Q:There’s so much confusion about CBD oil. Can you separate the fact from the fiction?
— S. James, Boise, Idaho
A: Few subjects in the health space these days generate as much controversy—and are the cause of as much confusion—as medical marijuana. But marijuana is having a moment. As more states legalize its use, it’s more important than ever to understand exactly what medical marijuana is, what it is not, and why it matters. (Hint: The answer to why it matters is simple: cannabinoids.)
Cannabis is a genus of plants that includes different species: cannabis sativa (also known as marijuana) is one of them; hemp is another. And this is where it sometimes gets confusing. Because while hemp and marijuana are indeed species of the same plant, chemically, they are entirely different.
All cannabis plants—including hemp and marijuana—contain an array of healthy plant compounds called cannabinoids. Cannabinoids are to the cannabis plant what flavonoids are to fruits and vegetables—powerful plant compounds with multiple healing properties. There are about 100 cannabinoids, all native to the various cannabis species. The two most famous are THC (tetrahydrocannabinol) and CBD (cannabidiol). THC is the cannabinoid responsible for getting marijuana users stoned.
Did you know...
Evidence suggests that CBD oil has potential to treat everything from anxiety to chronic pain.
What is CBD oil?
CBD is found in both hemp and pot, but THC is found only in pot. Legally, THC can’t be found in anything labeled “hemp.” CBD doesn’t get you high at all, but has a number of other properties that we’ll discuss. (If you want to try CBD, hemp oil is the best way to go, and it’s legal everywhere. And CBD is CBD—it’s molecularly identical whether you get it from pot or hemp, and the body sees it exactly the same way regardless of origin.)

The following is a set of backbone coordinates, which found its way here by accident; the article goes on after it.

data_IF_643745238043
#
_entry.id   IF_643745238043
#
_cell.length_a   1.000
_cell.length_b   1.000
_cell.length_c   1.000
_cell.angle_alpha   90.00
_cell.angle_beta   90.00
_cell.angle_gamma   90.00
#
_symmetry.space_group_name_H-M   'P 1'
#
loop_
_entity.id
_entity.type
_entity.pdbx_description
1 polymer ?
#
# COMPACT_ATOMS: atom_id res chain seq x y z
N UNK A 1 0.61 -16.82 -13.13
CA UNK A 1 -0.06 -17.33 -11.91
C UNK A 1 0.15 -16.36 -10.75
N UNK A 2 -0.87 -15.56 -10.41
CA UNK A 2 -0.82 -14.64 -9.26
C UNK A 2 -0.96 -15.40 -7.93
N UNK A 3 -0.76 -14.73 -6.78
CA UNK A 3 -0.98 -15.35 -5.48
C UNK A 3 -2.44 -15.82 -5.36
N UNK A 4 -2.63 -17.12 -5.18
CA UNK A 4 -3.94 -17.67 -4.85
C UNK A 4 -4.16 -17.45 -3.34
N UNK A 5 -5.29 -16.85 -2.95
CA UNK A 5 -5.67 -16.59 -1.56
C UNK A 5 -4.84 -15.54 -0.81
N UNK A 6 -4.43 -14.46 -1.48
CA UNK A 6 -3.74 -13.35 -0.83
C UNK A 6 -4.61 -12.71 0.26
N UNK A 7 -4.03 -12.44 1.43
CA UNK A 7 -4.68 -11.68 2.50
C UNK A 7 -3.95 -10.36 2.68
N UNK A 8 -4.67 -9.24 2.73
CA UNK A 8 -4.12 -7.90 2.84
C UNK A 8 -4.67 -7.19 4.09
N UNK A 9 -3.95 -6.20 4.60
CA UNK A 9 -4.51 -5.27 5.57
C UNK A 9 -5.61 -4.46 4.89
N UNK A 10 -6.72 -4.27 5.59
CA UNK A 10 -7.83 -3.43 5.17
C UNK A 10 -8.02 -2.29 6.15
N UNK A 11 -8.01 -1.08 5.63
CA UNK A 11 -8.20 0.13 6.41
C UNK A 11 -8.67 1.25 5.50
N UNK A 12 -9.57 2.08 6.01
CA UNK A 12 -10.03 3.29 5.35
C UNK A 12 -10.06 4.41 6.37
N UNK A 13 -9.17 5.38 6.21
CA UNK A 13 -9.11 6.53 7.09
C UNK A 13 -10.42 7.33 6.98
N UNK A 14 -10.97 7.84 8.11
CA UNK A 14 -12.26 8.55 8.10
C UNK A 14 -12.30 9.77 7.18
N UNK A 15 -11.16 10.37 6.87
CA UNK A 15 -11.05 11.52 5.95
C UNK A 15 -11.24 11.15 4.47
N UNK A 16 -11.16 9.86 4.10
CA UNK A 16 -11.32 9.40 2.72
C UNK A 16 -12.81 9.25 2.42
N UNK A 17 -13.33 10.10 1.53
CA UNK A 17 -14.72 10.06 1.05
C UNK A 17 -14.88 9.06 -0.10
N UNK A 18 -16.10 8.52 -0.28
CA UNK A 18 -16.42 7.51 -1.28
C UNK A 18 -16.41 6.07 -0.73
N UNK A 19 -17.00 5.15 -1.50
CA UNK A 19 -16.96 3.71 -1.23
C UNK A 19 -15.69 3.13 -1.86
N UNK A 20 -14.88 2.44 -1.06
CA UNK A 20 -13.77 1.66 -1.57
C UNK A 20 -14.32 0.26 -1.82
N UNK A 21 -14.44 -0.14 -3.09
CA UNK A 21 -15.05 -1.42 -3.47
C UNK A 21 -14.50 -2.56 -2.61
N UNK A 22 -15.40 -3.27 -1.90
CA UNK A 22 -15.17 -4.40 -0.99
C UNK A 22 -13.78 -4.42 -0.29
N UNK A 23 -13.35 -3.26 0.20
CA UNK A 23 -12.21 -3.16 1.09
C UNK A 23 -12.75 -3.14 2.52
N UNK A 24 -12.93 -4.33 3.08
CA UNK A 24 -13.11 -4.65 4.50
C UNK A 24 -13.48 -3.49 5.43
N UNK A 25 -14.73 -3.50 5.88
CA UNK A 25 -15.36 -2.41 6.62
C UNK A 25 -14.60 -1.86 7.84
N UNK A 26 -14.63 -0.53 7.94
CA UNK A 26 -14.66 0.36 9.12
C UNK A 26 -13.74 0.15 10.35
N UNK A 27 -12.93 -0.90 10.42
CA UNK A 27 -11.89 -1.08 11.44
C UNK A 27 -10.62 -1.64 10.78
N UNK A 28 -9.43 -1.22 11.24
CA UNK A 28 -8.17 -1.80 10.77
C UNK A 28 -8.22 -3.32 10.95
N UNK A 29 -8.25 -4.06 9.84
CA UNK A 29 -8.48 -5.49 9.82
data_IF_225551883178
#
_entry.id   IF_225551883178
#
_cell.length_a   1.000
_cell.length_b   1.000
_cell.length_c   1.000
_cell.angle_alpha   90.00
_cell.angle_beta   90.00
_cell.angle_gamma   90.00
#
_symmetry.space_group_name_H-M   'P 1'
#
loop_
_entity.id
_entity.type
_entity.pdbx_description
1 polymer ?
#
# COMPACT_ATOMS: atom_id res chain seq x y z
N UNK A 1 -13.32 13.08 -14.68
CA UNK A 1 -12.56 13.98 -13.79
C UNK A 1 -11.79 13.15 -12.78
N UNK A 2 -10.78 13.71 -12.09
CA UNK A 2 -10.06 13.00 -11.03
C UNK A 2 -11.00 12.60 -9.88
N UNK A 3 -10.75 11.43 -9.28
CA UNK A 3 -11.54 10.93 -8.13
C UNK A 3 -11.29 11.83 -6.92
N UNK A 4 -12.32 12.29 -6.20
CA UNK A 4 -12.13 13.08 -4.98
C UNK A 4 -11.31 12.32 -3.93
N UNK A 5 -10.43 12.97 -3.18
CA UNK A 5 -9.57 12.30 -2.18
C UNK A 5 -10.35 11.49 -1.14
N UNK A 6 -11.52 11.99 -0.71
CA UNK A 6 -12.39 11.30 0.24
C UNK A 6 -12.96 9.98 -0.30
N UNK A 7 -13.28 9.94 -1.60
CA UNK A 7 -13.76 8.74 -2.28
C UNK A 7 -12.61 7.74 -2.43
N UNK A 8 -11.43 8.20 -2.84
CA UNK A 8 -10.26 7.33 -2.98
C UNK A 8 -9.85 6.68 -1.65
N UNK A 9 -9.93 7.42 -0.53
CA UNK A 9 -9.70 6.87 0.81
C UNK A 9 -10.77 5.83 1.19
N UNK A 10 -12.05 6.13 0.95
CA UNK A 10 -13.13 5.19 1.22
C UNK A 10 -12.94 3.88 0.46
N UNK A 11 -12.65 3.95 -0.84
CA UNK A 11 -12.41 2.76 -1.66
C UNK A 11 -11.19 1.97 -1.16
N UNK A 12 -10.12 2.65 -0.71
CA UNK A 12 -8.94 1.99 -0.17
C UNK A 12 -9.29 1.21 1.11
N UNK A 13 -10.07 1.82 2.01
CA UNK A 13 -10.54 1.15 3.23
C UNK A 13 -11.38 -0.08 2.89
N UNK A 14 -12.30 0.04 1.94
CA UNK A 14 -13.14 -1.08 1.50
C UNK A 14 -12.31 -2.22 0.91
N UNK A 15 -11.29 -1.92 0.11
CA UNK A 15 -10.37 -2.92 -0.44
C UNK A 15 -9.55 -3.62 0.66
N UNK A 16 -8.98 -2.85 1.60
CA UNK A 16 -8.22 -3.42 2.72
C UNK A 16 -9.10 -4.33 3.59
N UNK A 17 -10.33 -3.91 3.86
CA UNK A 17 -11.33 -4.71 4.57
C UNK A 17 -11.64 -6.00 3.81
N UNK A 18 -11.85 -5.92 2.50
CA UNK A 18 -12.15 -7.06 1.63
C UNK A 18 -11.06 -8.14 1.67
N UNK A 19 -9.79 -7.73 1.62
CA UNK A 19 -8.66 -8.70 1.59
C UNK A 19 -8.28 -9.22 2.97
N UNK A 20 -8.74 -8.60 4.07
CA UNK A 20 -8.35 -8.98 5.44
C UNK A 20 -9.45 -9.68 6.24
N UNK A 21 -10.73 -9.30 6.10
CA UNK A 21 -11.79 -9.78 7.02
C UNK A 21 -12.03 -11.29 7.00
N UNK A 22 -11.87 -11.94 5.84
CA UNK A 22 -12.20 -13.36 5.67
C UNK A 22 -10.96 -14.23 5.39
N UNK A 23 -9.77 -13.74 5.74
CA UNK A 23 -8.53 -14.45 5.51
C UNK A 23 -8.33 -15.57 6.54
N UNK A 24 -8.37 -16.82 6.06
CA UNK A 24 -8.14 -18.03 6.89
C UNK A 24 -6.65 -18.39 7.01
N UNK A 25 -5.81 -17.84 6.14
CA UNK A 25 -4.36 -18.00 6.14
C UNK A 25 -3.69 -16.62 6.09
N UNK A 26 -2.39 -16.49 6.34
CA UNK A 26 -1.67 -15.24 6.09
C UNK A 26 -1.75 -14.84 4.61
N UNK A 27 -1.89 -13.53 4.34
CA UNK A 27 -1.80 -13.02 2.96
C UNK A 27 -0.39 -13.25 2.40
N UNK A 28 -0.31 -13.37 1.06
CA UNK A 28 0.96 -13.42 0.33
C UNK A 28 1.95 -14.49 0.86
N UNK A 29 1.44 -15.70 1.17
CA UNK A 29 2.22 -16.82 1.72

In U.S. law, the difference between marijuana and hemp is very clear and has everything to do with THC content. To be classified as hemp, there must be 0.3% or less of THC (that’s less than one-third of one percent.) Marijuana can have a THC content as high as 20%.
Cannabinoids don’t just come from the cannabis plant—we also make them in our own bodies. The ones we make are called endocannabinoids (endo meaning coming from within). The well-known “runner’s high” is actually an endocannabinoid, which increases in the blood during aerobic exercise and then crosses the blood-brain barrier and binds to cannabinoid receptors in the brain.
We have a network of cannabinoids and receptors in our bodies called the endocannabinoid system (ES). One of the primary jobs of the ES is to keep the body in balance, a state known as homeostasis. The ES has a profound effect on sleep, appetite, physical exercise, pain, inflammation, female reproduction, metabolism,
anxiety, and immune function.
CBD oil research